Couple that with the idiotic belief that we could give self-esteem to that burgeoning generation - an impossible idea that only resulted in supreme egocentricity (the belief that anything I do or say has to be fine because it came from ME), and we now have a thriving mediocrity in Hollywood that only older people who remember the better days can recognize.
So forgive me, folks, for finally rebelling and not reviewing this film, this latest push of the envelope that lends yet another blow to viable cinema, now with a title that aims to shock, albeit less & less successful as profanity gradually becomes the acceptable language du jour.
To look at how far we've slid, let me back up a bit.
The major complaint by today's eye-on-the-money low-standard filmmakers has been that the films of the classic era (up into the 60s) were unrealistic - too "dramatic" - too scripted, acted in & directed by well trained, mature people, sure in their craft, but "old fashioned" - to be replaced by dumbed-down anyone with clout enough (some call it chutzpah) to prove that money could be made by targeting the right audiences who will accept anything that takes little effort to enjoy - best if supported by an adolescent's tendency to rebel by doing just the opposite and reveling in it as "personal expression."
Result: a trend toward making movies more "realistic" - foregoing scripts in favor of improv, inserting anything to conceal a lack of creative talent: vulgarity, profanity, titillating iconoclastic material - with money & ego satisfaction as chief motivations.
Anyone over the age of 50 will recognize the difference between formerly adult values and the presently rank, adolescent vulgarity, and will abhor where the trend has taken us.
Those ancients (myself included) were reared on and backed by such material as E.B. White's slim, brilliant tome, "Elements of Style," the bible for good reading & writing. We learned the power & value of the bon mot, the well turned phrase, the thrill of discovering original ways of expression. Look back, just to the turn of this century, to recall films that really entertained: Chocolat, Crouching Tiger, Erin Brockovich, TrafficŠ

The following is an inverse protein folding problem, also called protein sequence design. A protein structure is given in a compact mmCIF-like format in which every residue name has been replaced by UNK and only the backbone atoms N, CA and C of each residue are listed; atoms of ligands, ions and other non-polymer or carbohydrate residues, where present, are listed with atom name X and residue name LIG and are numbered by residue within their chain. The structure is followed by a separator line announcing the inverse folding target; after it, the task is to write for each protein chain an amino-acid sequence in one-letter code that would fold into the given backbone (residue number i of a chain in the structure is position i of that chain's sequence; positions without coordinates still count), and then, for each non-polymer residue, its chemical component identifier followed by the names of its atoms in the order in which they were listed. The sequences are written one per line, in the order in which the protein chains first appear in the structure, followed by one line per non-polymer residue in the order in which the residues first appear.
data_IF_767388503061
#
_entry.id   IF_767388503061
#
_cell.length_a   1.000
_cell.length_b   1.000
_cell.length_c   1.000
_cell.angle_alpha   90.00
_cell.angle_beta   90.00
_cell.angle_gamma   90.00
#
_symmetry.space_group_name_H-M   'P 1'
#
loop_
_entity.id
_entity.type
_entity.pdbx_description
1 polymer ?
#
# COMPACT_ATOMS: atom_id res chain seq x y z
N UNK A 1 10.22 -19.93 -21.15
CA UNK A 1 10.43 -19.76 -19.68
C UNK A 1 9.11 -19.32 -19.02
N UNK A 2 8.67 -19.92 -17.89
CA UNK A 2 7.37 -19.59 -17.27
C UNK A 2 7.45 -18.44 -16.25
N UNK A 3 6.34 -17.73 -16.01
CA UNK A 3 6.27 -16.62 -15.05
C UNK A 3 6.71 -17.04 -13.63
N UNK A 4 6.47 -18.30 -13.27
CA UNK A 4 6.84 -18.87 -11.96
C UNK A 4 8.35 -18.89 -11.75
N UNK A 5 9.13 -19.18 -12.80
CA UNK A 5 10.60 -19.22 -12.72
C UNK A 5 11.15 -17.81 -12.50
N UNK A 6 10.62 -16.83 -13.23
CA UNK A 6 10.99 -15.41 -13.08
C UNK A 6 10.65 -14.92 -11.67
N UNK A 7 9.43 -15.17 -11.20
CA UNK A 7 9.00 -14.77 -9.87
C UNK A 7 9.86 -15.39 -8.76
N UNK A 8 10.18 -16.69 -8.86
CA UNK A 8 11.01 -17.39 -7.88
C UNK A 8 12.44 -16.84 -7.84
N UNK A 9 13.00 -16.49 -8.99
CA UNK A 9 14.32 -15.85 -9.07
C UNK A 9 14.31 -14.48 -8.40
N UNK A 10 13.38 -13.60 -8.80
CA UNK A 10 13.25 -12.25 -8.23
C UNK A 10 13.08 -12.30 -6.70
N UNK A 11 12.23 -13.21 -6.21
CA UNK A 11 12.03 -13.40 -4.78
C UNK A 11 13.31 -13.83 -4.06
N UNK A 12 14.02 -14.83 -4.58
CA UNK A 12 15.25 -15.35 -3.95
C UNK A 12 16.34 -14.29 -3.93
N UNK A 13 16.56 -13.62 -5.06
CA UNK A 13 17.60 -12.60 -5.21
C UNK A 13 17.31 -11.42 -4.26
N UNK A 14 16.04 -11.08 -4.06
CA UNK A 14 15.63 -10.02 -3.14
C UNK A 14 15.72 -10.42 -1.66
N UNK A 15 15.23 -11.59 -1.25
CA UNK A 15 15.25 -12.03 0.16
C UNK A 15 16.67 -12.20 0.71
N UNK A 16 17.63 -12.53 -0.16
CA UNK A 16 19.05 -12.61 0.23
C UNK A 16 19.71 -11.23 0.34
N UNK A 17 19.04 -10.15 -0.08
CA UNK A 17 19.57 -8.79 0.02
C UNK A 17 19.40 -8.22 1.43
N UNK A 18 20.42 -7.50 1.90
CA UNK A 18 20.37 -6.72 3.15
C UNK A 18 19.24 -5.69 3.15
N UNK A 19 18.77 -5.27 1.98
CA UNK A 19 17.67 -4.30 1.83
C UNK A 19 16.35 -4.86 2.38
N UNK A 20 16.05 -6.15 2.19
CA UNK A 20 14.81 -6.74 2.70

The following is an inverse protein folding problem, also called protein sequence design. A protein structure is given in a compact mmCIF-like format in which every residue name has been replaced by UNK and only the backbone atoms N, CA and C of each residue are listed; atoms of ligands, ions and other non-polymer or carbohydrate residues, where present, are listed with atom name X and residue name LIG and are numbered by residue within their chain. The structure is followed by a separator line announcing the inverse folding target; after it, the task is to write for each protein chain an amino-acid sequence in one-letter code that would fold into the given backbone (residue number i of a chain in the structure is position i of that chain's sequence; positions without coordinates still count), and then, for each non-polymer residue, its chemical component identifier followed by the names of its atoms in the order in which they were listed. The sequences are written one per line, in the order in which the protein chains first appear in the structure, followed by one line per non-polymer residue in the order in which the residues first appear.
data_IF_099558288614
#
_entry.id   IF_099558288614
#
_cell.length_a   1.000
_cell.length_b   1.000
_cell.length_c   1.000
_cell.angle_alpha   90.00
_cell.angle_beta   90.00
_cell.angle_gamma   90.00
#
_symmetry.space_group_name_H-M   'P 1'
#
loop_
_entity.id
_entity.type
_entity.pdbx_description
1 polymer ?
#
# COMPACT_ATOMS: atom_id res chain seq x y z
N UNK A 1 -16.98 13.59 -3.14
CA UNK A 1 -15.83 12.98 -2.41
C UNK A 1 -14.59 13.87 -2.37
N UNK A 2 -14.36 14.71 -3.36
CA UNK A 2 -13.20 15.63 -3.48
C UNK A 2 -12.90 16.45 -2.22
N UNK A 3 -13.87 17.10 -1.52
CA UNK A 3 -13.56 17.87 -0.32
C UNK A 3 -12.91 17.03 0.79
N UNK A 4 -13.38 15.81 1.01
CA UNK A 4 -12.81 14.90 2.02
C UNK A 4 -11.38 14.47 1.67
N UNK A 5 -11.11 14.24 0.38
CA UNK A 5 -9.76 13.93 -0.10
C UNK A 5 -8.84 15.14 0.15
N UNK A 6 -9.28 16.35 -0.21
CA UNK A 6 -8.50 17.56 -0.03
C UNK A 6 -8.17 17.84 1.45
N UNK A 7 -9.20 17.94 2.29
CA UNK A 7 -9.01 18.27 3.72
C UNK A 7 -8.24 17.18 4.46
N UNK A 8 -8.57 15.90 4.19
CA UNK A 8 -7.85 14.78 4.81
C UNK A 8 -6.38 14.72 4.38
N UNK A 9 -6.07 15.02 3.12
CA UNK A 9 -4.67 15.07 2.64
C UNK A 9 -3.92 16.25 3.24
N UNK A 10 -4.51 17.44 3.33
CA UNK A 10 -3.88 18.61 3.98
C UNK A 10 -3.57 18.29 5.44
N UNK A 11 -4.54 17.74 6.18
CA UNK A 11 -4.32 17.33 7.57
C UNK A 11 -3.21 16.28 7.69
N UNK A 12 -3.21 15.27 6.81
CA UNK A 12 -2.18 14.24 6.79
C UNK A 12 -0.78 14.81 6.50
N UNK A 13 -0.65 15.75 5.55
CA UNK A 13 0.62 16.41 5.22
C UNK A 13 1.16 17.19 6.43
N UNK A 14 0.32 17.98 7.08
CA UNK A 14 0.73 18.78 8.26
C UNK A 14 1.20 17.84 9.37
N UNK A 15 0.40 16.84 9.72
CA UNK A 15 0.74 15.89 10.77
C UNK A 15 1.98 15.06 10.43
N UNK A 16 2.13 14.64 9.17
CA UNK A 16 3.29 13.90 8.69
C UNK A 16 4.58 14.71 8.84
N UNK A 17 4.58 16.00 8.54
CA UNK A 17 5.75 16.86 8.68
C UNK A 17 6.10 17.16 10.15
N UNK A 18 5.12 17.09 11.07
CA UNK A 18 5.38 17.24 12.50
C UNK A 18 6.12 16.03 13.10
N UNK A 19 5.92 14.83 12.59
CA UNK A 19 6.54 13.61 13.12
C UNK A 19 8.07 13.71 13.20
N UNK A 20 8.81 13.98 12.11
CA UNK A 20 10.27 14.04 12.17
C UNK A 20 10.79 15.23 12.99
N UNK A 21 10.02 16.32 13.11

Except for a few of the still respected American filmmakers - Scorsese & Cameron among them - bright but unsophisticated, sophomoric talents have oozed into Hollywood to replace them. As one of the "old school" filmmakers woefully said to me, "Hollywood is now filled with stupid, immature people who shout a lot. That's how you now win out, by shouting the loudest."
To get back to this flick, which undoubtedly must havesomething to be said for the clams spent on the making of it: "Sickening violence, just the way you like it," "an R-rated comic-book movie featuring a foul-mouthed tween who constantly spews the "c" word in reference to other females, with a limitless capacity for violent killing and loving it," and "With this film director Matthew Vaughn's hilariously profane, ultra-violent take on the not-quite-so-super heroes from Mark Millar's comics: "I can't fly. But I can kick your ass."
And those are the favorable critical responses. The negative ones only corroborate my intuitive feelings about the value of such a film: "So far over the top it makes you cringe and wince," "an 11-year-old getting punched and kicked and then getting bloodthirsty revenge may well be a hit with certain audiences, butŠ" "when a film climaxes with a massive penthouse shoot-out involving, among other things, a bazooka and a jet pack with mounted machine guns, you know the filmmakers have left reality behind in favor of the anything-goes physics in similar adventures," and most telling, "it isn't dangerous, it's juvenile, like hearing a fourth-grader proudly detonate his first f-bomb in front of an adult."
I hope I've made my case for not suffering through another repulsive (but cleverly thought out) piece of you-know-what. E.B. White, where are you when we desperately need you?